Real Gains through Simulated Play!

A new look for lottery

And I mean a new ‘looking for’ as well as a new ‘look’. Rather than sticking to game mechanics that have simple, obvious math defining the outcome probabilities, let’s ‘look for’ play value first. Get the probabilities by numerical simulation (teaching a computer to play).  The grid above could be worth significant money, in the game I describe in NASPL Insights February 2019!

Outlook for the Big Games in 2018

In December, as I have done for several years now, I review what happened in Powerball and Mega Millions in the past year, and use math models to make some predictions about future behavior. The games became more similar in October 2017, when Mega Millions raised its price and changed its matrix. My outlook for 2018 is based on players responding much as they did when Powerball made similar changes in 2012. A key point from simulations is how broad is the range of “likely” outcomes- give or take half a billion in profit is about right!NASPL Insights December 2017


Testing Lottery Advertising: Both Wins and Draws Count

How is grand-scale research on lottery advertising like grand-scale research in agriculture? No one does it, who must thrive or fail according to the outcome. With my friend Jade I discuss tests of smaller scale, and we agree that there is usually something to be learned from a well-constructed test of advertising, even if the results are not what everyone wanted. After all, don’t we want to know what not to do? NASPL Insights August 2017


Effects of the January 2016 Record Jackpot on the Outlook for 2017

After January 2016, we saw sales for jackpots in the range $200 to $400 million significantly lower than before. My math models support estimating the effect of these changes on the development of big jackpots in the future. I estimate the likelihood of a jackpot reaching $1 billion in 2017 at about 10%, down from about 17% at the start of 2016. NASPL Insights December 2016

How Does Lottery and other Legal Gambling Vary Across States?

I combined data from two sources to get a view of how much the “average citizen” lost in legal gambling, across 41 U.S. jurisdictions. The per capita annual loss to lottery is much more variable than the loss to all legal gambling combined. Lottery thrives in states where other legal gambling is limited (and even in neighbors of those states). Total annual per capita losswhich seldom exceeds $500 per capita annually. The potential for improved lottery yields is likely constrained by this combined limit. All Legal Gambling 2016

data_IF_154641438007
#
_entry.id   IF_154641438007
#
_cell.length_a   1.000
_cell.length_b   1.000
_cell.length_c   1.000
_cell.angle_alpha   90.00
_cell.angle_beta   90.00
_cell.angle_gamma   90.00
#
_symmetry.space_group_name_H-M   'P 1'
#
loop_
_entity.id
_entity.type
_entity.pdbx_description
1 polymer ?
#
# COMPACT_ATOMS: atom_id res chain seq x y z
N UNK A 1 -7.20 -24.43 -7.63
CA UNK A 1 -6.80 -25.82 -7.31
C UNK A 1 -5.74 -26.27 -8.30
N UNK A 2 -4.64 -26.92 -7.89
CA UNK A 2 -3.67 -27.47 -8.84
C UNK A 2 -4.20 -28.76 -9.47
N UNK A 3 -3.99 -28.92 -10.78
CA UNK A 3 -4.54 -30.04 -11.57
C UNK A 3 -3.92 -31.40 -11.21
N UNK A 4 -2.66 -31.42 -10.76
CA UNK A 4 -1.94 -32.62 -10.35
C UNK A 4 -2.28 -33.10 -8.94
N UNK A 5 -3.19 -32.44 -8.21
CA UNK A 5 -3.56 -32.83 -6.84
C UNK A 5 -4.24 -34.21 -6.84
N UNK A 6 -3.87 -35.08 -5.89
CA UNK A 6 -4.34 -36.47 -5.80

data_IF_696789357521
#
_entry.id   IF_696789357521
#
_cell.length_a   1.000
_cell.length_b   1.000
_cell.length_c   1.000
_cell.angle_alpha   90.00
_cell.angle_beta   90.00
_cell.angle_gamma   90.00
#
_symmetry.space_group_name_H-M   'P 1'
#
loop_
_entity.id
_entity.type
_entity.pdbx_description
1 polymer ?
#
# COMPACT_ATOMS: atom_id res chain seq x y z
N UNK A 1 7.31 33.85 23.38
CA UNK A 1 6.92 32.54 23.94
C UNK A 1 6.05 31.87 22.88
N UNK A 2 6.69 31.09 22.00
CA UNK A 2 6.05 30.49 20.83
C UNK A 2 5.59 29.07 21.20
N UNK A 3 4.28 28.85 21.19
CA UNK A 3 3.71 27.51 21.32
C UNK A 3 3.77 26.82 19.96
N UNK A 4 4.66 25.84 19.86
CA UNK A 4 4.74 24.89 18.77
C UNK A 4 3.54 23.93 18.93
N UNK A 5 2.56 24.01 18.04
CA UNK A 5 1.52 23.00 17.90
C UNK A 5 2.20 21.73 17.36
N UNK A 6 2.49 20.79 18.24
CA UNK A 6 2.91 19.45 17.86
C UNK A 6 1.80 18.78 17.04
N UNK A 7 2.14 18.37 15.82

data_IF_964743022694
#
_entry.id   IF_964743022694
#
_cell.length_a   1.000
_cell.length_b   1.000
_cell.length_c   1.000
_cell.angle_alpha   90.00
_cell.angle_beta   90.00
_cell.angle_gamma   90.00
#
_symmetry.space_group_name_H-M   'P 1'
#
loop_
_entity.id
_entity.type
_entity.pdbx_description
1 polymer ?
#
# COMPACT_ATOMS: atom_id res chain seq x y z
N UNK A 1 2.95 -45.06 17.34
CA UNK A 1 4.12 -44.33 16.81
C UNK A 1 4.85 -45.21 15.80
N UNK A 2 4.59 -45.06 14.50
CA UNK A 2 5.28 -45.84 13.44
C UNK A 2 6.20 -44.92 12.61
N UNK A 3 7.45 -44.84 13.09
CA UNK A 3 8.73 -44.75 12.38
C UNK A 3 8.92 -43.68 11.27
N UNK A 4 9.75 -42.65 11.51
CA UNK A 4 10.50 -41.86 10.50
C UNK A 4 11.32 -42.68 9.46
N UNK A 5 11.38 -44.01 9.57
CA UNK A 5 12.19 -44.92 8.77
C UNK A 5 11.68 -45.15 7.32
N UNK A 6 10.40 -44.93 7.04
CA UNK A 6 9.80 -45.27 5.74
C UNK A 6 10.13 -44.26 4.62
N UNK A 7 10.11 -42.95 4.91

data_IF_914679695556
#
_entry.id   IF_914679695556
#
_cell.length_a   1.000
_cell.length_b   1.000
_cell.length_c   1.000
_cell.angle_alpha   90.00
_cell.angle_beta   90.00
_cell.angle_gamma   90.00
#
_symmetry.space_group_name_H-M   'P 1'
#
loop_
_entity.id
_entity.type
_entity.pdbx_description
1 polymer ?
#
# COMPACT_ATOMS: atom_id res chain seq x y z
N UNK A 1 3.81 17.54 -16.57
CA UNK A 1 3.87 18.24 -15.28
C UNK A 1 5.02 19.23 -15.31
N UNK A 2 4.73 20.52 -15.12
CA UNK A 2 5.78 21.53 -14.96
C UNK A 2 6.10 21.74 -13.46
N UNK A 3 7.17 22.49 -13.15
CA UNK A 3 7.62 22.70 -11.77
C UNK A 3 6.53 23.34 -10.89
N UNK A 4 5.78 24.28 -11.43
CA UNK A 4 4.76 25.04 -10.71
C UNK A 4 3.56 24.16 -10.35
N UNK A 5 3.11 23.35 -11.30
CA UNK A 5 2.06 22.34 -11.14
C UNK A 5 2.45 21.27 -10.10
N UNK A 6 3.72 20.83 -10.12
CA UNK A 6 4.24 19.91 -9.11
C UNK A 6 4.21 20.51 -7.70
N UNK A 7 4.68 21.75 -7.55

Outlook for the Big Games in 2016

I used math models to explore how matrix changes in Powerball will likely increase sales (as we all want) and increase year-to-year variability (as nobody wants), and estimated the likelihood of a Powerball jackpot exceeding $1 billion in 2016 at about 17%. A few weeks after this publication appeared, that event did happen. As I remarked to some at the time, same odds as Russian Roulette (just saying). NASPL Insights December 2015

What I Learned About the Lottery from the Economist of a Remote Pacific Island

Pio is an economist educated in the US Ivy League, who serves his native island of Zoa in many capacities, including Director of the Lottery. I was introduced to him at a meeting of economists in Seattle, and he opened my eyes to a factor that drives our year-on-year increases in Instant game sales. Economists agree: if money is getting cheaper, it takes more of it to express the same value, year after year. NASPL Insights June 2015

Outlook for the Big Games in 2015

NASPL Insights December 2014, I assessed the behavior of the Powerball and Mega Millions games in the eleven months since California joined the Powerball game. I found that while sales at jackpots below $100 million had remained fairly steady, the sales response to jackpots approaching $300 million was less than half what it had been during the “base period” between Feb 2012 (when Powerball raised its price to $2)  and April 2013 (when California joined). I went on to project  the probability distribution for jackpots greater than $300 million in the coming year. The difference between the games was stark: Powerball was more likely than not to have three or more such events, while Mega Millions was more likely than not to have no more than one.

The Dashboard According to Jade

In my continuing discussion with Veronique, Jade, and their colleagues at the ad agency, Jade emerged as the champion of the view that the end-effect of actual sales is likely the most sensitive measure for demonstrating the combined effects of all kinds of lottery advertising and promotions. Advertising efforts may aim to influence sentiment, and they may be effective, but the player is more likely to express this by spending an extra dollar, rather than by changing the way she responds to a survey question. Further, although our efforts may be focused on a particular game at a particular time, we hope the effect of these efforts is more diffuse and longer-lasting. This suggests a measurement strategy aimed at detecting improvements across the portfolio, which I am glad to implement as the Dashboard According to Jade.

Common-Sense Construction

Math modeling can seem arcane, but I believe it is most effective when it incorporates intuitive or common-sense features. In describing the way people play the big jackpot games, for instance, we intuitively recognize that there are some people who play nearly all the time, and others who rush in when the jackpot gets to a certain size. I reassured Veronique’s agency that a well-crafted model can incorporate these features, in NASPL Insights August 2014.